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EFREN S. QUESADA, ET AL. vs. BONANZA RESTAURANTS, INC.

G.R. No.207500, November 14, 2016, J. Brion

A lease contract is onerous in character containing reciprocal


obligations; any ambiguities in its terms are interpreted in favor of the
greatest reciprocity of interests.

Facts:

Respondent Bonanza Restaurant, Inc. (Bonanza) is the registered


owner of a property situated in EDSA, Balintawak, Quezon City (subject lot).
Efren was Bonanza's General Property Manager while his brother, Miguel
Quesada, was the Company President. Bonanza, represented by Miguel,
allegedly leased the subject lot to Efren. The lease was supposedly " effective
July 1, 2003 until such time that it is replaced or amended by another
resolution agreement" and "effective until such time that the parcel of land is
sold." Using the contract of lease, Efren entered into various subleases with
third parties (the sublessees).

Later, Bonanza rescinded the lease contract and formally demanded


the return of the subject lot. Bonanza then filed a complaint for unlawful
detainer against Efren and his sublessees. The complaint alleged that Efren
constructed concrete structures on the subject lot - in bad faith and without
its knowledge or consent - to prolong his enjoyment of the lot, and that Efren
had been forestalling the sale of the subject lot.

The MeTC dismissed the complaint for prematurity after finding that
Bonanza had no cause of action yet against Efren and his sublessees. The
MeTC further observed that Bonanza's unilateral rescission of the lease was
unjustified because the contract did not grant it the power to unilaterally or
extrajudicially rescind the agreement. The RTC later reversed the MeTC
decision, ejecting Efren and his sublessees from the property. The CA affirmed
the RTCs ruling.

Issues:

1) Whether Bonanza had basis to unilaterally terminate the lease.


2) Whether the lease period had already expired.
3) Whether there was a ground for summary ejectment.

Ruling:

1) Bonanza had no basis to unilaterally terminate the lease. Bonanza's


complaint theorized that by constructing concrete structures on the property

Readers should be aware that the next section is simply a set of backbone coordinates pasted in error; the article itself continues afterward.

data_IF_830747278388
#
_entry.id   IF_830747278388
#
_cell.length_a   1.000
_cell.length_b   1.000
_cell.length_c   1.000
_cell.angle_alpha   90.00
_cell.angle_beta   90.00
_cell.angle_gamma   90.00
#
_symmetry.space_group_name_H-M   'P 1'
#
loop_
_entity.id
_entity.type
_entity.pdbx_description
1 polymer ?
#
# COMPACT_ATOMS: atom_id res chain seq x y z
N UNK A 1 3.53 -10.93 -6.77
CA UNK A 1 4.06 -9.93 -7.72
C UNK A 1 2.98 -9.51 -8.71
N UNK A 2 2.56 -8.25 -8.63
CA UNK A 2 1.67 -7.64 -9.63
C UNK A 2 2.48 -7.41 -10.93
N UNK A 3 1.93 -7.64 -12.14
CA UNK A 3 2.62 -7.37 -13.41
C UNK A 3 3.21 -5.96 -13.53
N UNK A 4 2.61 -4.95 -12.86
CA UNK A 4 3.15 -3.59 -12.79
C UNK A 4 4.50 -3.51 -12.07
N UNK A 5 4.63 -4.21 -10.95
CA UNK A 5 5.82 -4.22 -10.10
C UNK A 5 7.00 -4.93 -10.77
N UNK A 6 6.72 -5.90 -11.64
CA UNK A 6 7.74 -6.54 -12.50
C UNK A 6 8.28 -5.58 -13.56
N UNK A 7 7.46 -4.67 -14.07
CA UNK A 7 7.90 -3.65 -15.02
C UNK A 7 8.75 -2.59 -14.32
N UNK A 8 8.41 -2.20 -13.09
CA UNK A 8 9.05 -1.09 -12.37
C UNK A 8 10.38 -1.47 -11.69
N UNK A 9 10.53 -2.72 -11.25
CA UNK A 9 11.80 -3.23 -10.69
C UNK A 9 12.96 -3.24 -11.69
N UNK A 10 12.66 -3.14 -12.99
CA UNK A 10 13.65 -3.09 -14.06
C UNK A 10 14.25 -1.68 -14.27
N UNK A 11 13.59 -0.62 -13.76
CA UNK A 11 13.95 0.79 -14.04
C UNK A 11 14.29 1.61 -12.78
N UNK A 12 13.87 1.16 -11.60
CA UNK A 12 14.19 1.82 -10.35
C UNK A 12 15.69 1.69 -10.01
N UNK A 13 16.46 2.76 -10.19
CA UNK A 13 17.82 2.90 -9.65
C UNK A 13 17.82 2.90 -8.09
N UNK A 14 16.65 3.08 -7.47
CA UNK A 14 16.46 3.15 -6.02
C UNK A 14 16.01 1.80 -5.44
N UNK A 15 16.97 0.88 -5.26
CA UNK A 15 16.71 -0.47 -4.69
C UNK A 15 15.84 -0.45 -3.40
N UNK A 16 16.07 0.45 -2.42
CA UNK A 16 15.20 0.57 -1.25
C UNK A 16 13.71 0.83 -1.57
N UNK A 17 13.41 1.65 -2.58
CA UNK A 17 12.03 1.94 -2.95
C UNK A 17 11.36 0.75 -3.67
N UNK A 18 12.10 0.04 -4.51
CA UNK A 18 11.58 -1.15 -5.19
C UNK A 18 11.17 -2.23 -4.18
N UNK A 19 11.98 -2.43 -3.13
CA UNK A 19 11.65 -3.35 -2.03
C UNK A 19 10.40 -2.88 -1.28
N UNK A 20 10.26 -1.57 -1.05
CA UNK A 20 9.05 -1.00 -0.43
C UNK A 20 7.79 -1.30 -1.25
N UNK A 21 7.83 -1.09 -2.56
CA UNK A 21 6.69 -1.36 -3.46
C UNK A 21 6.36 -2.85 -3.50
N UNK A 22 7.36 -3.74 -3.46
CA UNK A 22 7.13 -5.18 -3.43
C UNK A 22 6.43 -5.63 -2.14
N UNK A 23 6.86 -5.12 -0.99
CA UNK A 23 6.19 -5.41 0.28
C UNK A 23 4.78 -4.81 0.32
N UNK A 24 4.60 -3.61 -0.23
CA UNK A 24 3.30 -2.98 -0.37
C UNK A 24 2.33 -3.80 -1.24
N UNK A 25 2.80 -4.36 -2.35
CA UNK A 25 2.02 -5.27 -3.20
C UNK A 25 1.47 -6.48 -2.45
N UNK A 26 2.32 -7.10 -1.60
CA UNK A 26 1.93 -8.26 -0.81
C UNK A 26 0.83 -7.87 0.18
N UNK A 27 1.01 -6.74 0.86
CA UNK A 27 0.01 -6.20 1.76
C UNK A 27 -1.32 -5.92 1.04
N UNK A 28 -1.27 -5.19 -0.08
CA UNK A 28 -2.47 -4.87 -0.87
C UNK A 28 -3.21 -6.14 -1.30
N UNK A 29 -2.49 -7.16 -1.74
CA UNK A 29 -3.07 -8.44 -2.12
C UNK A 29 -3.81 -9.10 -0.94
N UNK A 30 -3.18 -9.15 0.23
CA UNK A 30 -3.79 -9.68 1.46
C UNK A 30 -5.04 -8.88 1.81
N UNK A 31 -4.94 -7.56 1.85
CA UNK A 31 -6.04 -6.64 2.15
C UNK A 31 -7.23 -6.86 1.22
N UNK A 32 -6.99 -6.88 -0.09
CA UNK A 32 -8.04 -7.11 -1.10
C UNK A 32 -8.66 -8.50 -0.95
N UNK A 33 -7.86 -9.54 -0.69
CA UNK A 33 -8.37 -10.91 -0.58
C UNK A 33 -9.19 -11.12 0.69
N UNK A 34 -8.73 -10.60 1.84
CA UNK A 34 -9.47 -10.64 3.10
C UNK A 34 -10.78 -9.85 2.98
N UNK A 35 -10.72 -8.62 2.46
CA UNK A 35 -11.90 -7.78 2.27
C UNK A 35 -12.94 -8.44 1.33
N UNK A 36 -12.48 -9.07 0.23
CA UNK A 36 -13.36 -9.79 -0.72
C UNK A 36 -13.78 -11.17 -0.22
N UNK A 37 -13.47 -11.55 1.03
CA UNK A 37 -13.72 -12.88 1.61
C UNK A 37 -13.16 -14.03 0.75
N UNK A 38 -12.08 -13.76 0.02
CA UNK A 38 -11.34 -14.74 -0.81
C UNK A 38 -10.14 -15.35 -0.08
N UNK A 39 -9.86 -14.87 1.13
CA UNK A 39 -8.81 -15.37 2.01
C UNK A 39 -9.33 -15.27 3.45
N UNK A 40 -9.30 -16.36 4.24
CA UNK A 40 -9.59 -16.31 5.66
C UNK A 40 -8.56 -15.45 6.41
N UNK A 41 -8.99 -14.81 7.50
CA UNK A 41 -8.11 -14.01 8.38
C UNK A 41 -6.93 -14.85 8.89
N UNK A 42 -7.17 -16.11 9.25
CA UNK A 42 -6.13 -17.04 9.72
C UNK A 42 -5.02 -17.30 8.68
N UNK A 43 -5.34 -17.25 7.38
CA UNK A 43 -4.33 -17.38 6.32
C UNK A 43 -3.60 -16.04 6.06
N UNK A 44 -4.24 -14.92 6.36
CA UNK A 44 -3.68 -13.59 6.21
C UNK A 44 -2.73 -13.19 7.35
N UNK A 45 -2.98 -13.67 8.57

without Bonanza's permission, Efren effectively forestalled the sale of the
property, constructively fulfilling the resolutory condition of the lease.
However, aside from the fact that there is no logical connection between the
construction of concrete structures on the property and Bonanza's inability to
sell it, the lease contract itself specifically recognized the lessee's right to
construct on the property.
Bonanza's approval is only relevant with respect to Efren's right to the
turnover of materials used upon the sale of the property. Other than that, the
contract does not oblige Efren to secure Bonanza's consent prior to
constructing improvements. Bonanza failed to show how any of Efren's
constructions go against the permissible use of the property based on its
nature.

2) The lease period had not yet expired.

There is also no merit in Bonanza's contention that the contract which


was "effective July 1, 2003 and until such time that it is replaced or amended
by another resolution" had expired because the Board of Directors had
already issued a board resolution terminating the lease. Bonanza interprets
the term "resolution" to mean a board resolution from Bonanza. This
erroneous interpretation is offensive to the mutuality and obligatory force of
contracts.

A lease contract is onerous in character containing reciprocal


obligations; any ambiguities in its terms are interpreted in favor of the
greatest reciprocity of interests. Accordingly, "resolution" or "resolution
agreement" should be interpreted to mean a subsequent agreement between
the lessor and the lessee instead of a unilateral resolution from the lessor's
board of directors.

3) There was no ground for summary ejectment. Under Article 1673 of the
Civil Code, the lessor may judicially eject the lessee for any of the following